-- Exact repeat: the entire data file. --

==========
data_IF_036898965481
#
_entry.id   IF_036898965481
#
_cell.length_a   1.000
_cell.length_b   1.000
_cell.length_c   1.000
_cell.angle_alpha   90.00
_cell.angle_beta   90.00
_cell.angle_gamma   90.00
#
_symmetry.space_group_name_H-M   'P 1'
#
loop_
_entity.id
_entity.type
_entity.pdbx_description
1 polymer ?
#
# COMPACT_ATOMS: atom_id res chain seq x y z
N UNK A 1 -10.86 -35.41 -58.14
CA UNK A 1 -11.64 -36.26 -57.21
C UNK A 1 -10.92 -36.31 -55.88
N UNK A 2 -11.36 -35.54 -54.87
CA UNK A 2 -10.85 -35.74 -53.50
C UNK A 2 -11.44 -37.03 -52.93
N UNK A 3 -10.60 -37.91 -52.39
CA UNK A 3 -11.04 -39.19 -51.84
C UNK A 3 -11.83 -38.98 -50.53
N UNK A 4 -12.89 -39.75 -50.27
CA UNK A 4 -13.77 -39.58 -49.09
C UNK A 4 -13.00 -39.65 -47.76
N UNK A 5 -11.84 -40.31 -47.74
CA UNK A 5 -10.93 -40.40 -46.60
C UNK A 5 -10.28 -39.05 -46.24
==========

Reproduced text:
data_IF_036898965481
#
_entry.id   IF_036898965481
#
_cell.length_a   1.000
_cell.length_b   1.000
_cell.length_c   1.000
_cell.angle_alpha   90.00
_cell.angle_beta   90.00
_cell.angle_gamma   90.00
#
_symmetry.space_group_name_H-M   'P 1'
#
loop_
_entity.id
_entity.type
_entity.pdbx_description
1 polymer ?
#
# COMPACT_ATOMS: atom_id res chain seq x y z
N UNK A 1 -10.86 -35.41 -58.14
CA UNK A 1 -11.64 -36.26 -57.21
C UNK A 1 -10.92 -36.31 -55.88
N UNK A 2 -11.36 -35.54 -54.87
CA UNK A 2 -10.85 -35.74 -53.50
C UNK A 2 -11.44 -37.03 -52.93
N UNK A 3 -10.60 -37.91 -52.39
CA UNK A 3 -11.04 -39.19 -51.84
C UNK A 3 -11.83 -38.98 -50.53
N UNK A 4 -12.89 -39.75 -50.27
CA UNK A 4 -13.77 -39.58 -49.09
C UNK A 4 -13.00 -39.65 -47.76
N UNK A 5 -11.84 -40.31 -47.74
CA UNK A 5 -10.93 -40.40 -46.60
C UNK A 5 -10.28 -39.05 -46.24